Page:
She bought the duplex apartment where she lives with her 18-year-old son, Umberto, only recently. In style it is a complete change from the flat she had rented for the previous eight years — a loftlike space in a 1950s building in Monteverde, just outside of the busy Trastevere neighbourhood. In a city of Renaissance edifices, the structure stood out for its brass-and-glass Modernist lobby and clean interior lines. Inside, she painted the apartment’s walls and woodwork a celadon green, offsetting the black-and-white checkerboard marble floors.

Then, a couple of years ago, she found herself yearning to live closer to the Tiber River and a more central part of the city. Sciò, who trained in fine art and architecture at the Rhode Island School of Design, wanted to make a place of visual contradictions; a home where she could juxtapose ’70s furnishings and a Pop Art palette against the classical proportions of an ancient building.

In the kitchen, a 1965 Fornasetti table Sciò borrowed from Il Pellicano. Photography by Danilo Scarpati.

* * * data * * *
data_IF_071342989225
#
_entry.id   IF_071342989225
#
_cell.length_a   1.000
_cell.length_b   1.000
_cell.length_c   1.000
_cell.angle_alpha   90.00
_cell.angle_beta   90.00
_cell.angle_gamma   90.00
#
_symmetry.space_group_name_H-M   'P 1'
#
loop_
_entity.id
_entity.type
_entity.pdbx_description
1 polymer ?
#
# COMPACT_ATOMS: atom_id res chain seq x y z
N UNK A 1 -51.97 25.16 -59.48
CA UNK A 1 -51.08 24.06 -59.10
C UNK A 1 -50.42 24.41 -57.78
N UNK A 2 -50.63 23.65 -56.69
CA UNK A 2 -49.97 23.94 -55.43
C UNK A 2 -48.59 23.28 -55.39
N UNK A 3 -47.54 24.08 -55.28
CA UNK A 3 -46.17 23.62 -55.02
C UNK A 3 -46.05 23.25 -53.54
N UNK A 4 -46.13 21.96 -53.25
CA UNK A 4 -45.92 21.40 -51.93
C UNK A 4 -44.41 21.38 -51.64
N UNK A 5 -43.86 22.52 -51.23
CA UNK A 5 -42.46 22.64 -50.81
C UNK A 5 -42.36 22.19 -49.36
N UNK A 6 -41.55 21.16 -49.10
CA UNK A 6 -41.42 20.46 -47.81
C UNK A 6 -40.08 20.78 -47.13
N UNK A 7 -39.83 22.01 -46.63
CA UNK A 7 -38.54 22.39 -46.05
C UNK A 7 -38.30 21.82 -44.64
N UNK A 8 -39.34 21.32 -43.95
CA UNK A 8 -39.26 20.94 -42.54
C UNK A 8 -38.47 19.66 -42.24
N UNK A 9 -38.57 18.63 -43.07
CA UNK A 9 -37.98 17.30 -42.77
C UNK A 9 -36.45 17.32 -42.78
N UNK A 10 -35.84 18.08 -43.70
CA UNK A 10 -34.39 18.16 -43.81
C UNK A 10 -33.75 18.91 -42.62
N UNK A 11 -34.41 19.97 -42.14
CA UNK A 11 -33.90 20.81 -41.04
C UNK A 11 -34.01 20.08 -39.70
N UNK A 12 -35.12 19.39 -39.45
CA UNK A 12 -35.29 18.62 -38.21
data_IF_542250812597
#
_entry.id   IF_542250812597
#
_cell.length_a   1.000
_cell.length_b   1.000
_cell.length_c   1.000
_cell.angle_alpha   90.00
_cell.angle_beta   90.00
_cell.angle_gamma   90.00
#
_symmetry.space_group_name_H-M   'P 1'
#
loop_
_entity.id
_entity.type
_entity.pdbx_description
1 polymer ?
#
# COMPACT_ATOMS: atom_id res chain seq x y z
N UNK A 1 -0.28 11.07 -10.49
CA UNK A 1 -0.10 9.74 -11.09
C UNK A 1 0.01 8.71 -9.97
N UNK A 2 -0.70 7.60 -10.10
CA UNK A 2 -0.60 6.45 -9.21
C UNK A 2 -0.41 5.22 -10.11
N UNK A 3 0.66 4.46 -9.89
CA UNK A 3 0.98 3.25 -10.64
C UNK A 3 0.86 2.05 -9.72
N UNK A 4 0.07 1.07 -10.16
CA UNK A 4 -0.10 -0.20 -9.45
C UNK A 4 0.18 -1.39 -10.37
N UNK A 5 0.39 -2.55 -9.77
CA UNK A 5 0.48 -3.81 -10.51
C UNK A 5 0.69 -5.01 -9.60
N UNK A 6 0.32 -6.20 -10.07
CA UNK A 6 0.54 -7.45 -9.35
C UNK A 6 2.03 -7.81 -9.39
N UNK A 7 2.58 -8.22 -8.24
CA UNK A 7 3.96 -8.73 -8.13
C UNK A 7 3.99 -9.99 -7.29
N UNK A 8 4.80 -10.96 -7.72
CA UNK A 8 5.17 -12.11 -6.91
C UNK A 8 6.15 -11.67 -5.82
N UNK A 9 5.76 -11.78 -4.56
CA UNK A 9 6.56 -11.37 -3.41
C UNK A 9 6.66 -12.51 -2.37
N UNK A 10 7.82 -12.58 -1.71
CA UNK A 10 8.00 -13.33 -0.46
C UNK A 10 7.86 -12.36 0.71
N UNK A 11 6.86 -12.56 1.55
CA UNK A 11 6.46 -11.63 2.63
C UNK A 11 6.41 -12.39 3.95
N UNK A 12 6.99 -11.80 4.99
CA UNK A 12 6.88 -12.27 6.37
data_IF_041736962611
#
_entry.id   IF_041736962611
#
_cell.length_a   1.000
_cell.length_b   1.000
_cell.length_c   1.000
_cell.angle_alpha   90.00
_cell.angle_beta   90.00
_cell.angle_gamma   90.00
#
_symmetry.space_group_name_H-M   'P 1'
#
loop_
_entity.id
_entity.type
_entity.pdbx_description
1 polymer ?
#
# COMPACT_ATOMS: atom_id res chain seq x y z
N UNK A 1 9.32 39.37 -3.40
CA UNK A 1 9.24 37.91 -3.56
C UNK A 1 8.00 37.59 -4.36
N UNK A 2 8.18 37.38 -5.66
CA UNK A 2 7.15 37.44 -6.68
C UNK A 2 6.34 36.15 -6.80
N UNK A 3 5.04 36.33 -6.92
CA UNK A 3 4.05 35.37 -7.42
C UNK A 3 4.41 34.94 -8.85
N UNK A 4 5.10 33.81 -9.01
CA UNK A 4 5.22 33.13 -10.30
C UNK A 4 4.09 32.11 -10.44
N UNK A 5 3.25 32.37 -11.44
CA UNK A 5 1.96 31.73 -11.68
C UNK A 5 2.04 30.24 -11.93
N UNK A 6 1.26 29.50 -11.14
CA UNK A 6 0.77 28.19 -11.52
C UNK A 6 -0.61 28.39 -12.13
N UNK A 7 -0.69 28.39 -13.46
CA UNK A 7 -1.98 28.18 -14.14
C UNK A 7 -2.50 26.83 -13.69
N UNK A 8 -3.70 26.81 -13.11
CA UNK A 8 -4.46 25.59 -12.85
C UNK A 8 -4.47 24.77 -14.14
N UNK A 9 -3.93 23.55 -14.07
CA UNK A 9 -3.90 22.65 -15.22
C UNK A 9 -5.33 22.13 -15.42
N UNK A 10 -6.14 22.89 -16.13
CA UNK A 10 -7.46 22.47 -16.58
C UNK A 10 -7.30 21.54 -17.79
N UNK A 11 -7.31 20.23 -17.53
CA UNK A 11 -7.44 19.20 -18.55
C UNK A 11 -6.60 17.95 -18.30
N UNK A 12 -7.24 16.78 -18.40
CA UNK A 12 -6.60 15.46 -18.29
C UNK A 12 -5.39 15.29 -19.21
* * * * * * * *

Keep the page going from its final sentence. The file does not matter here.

In the seating area, a vintage Italian Pink Floyd poster. Photography by Danilo Scarpati.

Her new apartment is in an enclave dominated by the imposing circular Castel Sant’Angelo, erected as a mausoleum circa AD130 by the emperor Hadrian. The 15th-century building retains many of its original details, including 13-foot painted coffered ceilings and elaborate parquet floors. The 15th-century building retains many of its original details, including four-metre painted coffered ceilings and elaborate parquet floors. But within her 344-square- metre space, Sciò has created an irreverent, rock’n’roll-infused refuge, albeit one punctuated with the work of design icons, including Gio Ponti, as well as antiques.